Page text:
You have valid concerns, who is liable for mishaps? When dealing with the public you have to know the chain of repsonsibility when something bad happens. Not just violence, but medical emergencies too. Someone gets seriuosly hurt or has a Diabetic sugar crash, what are you required/trained/certified to do? What if you do it wrong?
To do this right they should hire police/sherrifs/troopers when they are off duty (some stores do that here) to do this. They have proper training and will know what do in most situations.
Won't go into the gun crap, don't give two shakes eihter way on that BS internet snip fest.
Will say that they shouldn't burden a path hall monitor with handing out tickets, that won't go well in any situation, but if they have the money they should pony up for cheap videro cameras (cheap is relative, $150 action cam versus a full tilt Go Pro, per say) that you could trun in at the end of the day. You should have a cell phone for emergencies. You should let folks know when they are breaking the rules and let it be even when they go back to doing it thirty yards further down the path. Anything over monitoring and advising requires trained individuals with authoirty.
But, just don't do it. Your intuition is right on this one, it could go very badly.
 

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I would do it for the vest - vests are super cool!

And authority figures in vests? People really respect that.

Real answer: no, I wouldn't do it. You can always help anyone that needs it on your own, no need for a vest. And you wouldn't feel responsible for scolding people if you don't want to and having them brush you off. Basically, you can still do everything you could do if you were appointed or not.
 

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bossing people around and having minimal authority...what could possibly go wrong...?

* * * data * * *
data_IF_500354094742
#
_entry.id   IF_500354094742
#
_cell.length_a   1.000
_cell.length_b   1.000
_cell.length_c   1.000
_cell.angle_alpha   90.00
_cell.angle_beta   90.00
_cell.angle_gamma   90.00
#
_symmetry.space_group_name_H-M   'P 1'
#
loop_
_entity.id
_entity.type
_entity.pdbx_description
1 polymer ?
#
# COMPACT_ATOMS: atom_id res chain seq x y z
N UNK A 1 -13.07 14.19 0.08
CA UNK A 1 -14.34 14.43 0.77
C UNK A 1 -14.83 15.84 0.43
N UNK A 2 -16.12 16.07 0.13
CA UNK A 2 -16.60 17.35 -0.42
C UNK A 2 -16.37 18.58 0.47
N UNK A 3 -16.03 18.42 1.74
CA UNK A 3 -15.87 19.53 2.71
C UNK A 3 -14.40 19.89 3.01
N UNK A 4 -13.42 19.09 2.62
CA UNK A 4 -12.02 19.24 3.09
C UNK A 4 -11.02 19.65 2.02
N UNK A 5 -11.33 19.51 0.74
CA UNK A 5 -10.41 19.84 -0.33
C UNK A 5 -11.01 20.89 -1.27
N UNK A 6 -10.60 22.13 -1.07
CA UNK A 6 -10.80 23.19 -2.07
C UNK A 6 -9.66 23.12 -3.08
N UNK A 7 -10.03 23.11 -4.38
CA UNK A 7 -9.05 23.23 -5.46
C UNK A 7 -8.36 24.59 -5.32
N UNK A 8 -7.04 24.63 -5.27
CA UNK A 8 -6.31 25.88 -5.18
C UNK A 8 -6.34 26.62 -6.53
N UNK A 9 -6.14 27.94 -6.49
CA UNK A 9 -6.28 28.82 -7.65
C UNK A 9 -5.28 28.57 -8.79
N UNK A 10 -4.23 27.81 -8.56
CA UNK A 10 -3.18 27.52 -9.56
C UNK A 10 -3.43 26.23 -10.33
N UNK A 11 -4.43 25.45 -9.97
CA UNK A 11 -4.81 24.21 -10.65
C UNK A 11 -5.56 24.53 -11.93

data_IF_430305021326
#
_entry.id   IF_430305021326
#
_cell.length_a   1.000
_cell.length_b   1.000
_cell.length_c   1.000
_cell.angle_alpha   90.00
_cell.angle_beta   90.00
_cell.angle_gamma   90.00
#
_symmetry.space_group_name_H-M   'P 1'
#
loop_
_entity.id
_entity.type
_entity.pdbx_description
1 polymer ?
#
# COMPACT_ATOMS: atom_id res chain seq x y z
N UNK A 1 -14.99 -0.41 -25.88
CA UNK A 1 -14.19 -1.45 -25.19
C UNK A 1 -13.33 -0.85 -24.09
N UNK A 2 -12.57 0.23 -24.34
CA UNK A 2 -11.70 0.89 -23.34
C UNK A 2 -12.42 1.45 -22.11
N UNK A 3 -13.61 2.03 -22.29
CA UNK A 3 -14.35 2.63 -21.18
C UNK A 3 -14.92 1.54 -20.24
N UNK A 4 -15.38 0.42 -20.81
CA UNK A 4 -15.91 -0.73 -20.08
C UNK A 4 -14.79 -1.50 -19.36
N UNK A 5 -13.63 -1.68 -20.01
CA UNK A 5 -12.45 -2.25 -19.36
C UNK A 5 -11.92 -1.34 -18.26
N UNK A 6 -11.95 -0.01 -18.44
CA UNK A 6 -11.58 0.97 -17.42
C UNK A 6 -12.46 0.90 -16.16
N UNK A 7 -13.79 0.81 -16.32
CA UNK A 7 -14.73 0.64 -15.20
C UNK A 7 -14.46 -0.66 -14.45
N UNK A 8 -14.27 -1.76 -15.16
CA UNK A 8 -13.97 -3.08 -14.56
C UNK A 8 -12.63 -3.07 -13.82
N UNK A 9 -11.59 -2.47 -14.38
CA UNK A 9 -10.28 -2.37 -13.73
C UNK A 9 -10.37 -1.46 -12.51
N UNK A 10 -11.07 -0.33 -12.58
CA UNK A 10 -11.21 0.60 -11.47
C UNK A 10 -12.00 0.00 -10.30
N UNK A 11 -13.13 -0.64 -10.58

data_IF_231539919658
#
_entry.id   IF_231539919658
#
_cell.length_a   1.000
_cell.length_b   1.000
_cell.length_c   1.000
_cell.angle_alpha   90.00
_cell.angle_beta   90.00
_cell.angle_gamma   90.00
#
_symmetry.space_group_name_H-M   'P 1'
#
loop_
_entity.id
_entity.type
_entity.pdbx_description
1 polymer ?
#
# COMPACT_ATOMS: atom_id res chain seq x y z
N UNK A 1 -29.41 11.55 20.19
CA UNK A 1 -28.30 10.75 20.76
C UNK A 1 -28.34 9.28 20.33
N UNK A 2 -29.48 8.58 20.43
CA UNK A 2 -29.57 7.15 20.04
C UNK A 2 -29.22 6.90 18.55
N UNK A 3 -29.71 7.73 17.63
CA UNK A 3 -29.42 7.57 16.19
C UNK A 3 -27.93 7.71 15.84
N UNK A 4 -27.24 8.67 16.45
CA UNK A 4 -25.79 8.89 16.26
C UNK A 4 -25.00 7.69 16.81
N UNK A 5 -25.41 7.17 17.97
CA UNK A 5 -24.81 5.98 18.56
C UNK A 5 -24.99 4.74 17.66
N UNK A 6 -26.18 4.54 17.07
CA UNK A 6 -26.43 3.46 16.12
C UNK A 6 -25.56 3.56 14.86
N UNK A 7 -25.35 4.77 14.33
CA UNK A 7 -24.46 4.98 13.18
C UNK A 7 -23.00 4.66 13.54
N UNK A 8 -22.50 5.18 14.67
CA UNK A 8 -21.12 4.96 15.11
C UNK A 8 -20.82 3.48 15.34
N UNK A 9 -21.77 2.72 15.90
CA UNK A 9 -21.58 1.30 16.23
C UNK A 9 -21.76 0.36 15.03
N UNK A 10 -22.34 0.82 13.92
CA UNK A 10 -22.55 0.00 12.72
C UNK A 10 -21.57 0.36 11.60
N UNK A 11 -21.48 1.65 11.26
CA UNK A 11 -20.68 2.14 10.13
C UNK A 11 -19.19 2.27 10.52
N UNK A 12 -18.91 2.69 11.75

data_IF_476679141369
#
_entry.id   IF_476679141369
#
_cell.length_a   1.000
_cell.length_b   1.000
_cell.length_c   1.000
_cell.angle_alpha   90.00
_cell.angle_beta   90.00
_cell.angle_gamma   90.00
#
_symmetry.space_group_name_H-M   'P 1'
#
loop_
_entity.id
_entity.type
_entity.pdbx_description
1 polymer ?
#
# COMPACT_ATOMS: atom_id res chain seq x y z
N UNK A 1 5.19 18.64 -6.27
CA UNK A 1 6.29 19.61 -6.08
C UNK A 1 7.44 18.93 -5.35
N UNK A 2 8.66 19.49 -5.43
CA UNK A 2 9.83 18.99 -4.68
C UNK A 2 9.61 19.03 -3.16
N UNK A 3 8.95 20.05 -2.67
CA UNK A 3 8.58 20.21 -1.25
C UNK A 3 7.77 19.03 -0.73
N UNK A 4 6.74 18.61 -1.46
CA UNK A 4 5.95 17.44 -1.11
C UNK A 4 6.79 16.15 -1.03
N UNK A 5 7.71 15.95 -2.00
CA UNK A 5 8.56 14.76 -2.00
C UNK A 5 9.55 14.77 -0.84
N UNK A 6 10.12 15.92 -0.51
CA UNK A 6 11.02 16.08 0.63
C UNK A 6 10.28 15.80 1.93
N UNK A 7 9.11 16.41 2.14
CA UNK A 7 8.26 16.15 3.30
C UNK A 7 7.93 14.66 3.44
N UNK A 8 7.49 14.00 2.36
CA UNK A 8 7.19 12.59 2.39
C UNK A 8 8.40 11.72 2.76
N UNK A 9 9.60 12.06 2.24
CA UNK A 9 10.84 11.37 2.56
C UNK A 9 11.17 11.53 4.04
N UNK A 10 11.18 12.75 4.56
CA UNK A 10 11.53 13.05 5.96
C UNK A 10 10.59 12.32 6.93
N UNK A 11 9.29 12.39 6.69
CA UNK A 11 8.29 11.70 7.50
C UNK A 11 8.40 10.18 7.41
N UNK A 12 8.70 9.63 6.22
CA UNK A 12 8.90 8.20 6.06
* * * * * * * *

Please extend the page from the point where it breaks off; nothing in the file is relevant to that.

you'll get abuse and possibly have your ass kicked.

I say go for it.
 

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I'm really lucky to live within a mile of the Lake Erie to Ohio River railtrail. It is not complete yet (but close) and eventually will be able to ride a couple hundred miles from the northernmost shore of Ohio south into West Virginia.

On their website they are asking for volunteers to "police" the trail. I don't have the details yet but get the impression that you are mainly there to help people with simple first aid, advice and information and a cell phone to use in case of emergency.

You wear a vest and ID showing that you are an official trail "agent"; something like a park ranger without all the training or salary.

But another duty is giving warnings and lectures to those not following the rules. I think you even get to write out misdemeanor tickets once you've been trained and certified.

I like helping out and would enjoy the first part I've described but the second has me concerned.
I'm wondering what kind of confrontation I could expect? Would I find myself alone against a half-dozen authority-despising thugs when I'm miles deep in the woods? Not a pleasant thought.
I'm a lifelong gun nut and plan to buy a pistol and get my CCW permit but I don't think you're allowed to wear a gun on the trail.

I know the decision is solely mine but I'd like to hear what others think, thank you.
The advice you have gotten so far is bizarre. Lots of paths have some sort of "trail ambassador" program which is pretty much what you describe. Unless the trail runs through a really rough part of town (or maybe past some of those "radical Amish") then all this nonsense about danger and fear is blown WAY out of proportion. You simply never hear reports of these kinds of issues. Never.

Do it if you want to help your local trail. If it turns into a hassle, then resign. It's not complicated.
 

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The advice you have gotten so far is bizarre. Lots of paths have some sort of "trail ambassador" program which is pretty much what you describe. Unless the trail runs through a really rough part of town (or maybe past some of those "radical Amish") then all this nonsense about danger and fear is blown WAY out of proportion. You simply never hear reports of these kinds of issues. Never.

Do it if you want to help your local trail. If it turns into a hassle, then resign. It's not complicated.

yeah, randy. we were way out of line. nothing bad ever happens in ohio.
Successful Interventions For Toledo, Ohio: Third Largest City for Child Sex Trafficking and Slavery : H.O.W. To Continue